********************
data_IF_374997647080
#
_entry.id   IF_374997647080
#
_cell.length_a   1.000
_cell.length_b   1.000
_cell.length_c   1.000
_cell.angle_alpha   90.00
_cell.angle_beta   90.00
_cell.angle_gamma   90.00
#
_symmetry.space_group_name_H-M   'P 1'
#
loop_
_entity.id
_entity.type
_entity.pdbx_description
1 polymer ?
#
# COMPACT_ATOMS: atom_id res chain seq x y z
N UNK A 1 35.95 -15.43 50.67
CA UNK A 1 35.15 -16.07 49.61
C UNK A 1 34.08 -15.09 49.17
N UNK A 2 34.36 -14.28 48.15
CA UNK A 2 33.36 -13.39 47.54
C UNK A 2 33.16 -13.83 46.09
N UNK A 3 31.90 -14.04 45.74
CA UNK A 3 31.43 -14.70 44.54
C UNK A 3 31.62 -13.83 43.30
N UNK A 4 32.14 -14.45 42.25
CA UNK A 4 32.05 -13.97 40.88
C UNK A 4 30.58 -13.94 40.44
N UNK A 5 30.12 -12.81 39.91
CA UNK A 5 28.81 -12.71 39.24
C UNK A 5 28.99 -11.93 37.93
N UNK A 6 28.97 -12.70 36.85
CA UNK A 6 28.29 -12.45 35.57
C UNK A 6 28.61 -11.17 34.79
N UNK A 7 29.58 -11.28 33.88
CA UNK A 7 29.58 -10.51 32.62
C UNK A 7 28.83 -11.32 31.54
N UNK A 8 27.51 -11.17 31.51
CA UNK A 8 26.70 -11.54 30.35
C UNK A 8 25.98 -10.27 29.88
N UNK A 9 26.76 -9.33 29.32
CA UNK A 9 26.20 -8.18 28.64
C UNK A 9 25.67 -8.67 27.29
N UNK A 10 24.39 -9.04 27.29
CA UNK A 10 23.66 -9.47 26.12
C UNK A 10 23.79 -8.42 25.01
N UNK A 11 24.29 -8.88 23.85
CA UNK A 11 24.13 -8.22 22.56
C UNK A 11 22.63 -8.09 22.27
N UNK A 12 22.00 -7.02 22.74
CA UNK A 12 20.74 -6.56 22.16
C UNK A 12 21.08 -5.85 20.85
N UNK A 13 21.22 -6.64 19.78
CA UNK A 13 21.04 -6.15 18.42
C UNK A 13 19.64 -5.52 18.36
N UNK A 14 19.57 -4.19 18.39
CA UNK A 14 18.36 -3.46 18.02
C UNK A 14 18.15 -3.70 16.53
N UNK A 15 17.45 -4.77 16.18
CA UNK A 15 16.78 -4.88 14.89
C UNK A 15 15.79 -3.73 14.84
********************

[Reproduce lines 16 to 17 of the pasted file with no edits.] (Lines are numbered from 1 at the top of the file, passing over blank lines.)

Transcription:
_entity.type
_entity.pdbx_description